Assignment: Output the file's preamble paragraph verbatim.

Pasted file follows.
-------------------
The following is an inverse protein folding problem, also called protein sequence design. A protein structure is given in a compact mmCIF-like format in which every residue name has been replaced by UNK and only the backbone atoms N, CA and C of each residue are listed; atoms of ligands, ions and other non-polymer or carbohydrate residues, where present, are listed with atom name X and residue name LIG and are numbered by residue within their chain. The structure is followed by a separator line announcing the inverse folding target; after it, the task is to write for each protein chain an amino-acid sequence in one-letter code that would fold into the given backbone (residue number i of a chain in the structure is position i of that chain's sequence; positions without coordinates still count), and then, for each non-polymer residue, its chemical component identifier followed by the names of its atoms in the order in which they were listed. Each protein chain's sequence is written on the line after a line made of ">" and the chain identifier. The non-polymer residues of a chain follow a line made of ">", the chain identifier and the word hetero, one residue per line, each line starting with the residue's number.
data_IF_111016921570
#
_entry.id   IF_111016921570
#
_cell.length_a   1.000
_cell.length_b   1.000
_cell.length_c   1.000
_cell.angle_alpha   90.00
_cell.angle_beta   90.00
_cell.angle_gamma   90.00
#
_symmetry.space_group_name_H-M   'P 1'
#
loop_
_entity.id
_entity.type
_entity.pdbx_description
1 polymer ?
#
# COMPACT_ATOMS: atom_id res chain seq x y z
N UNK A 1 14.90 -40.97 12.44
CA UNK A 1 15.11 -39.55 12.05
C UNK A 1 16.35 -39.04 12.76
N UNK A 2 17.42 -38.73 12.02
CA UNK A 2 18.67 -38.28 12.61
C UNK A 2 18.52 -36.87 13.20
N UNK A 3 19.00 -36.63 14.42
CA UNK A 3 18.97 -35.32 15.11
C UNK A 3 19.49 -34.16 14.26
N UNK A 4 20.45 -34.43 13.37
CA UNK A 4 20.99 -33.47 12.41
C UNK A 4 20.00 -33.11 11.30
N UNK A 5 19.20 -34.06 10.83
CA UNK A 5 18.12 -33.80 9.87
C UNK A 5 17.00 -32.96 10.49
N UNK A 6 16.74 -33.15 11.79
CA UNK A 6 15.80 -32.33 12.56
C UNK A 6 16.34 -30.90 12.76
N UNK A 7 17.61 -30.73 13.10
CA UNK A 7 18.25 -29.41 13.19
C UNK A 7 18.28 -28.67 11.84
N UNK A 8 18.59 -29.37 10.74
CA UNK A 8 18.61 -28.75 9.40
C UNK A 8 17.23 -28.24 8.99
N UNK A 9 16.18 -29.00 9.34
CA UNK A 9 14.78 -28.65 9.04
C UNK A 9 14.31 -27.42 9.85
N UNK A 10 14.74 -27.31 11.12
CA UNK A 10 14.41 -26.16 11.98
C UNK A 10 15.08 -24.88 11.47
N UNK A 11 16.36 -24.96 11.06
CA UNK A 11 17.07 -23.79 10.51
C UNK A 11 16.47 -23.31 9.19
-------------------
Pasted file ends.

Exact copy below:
The following is an inverse protein folding problem, also called protein sequence design. A protein structure is given in a compact mmCIF-like format in which every residue name has been replaced by UNK and only the backbone atoms N, CA and C of each residue are listed; atoms of ligands, ions and other non-polymer or carbohydrate residues, where present, are listed with atom name X and residue name LIG and are numbered by residue within their chain. The structure is followed by a separator line announcing the inverse folding target; after it, the task is to write for each protein chain an amino-acid sequence in one-letter code that would fold into the given backbone (residue number i of a chain in the structure is position i of that chain's sequence; positions without coordinates still count), and then, for each non-polymer residue, its chemical component identifier followed by the names of its atoms in the order in which they were listed. Each protein chain's sequence is written on the line after a line made of ">" and the chain identifier. The non-polymer residues of a chain follow a line made of ">", the chain identifier and the word hetero, one residue per line, each line starting with the residue's number.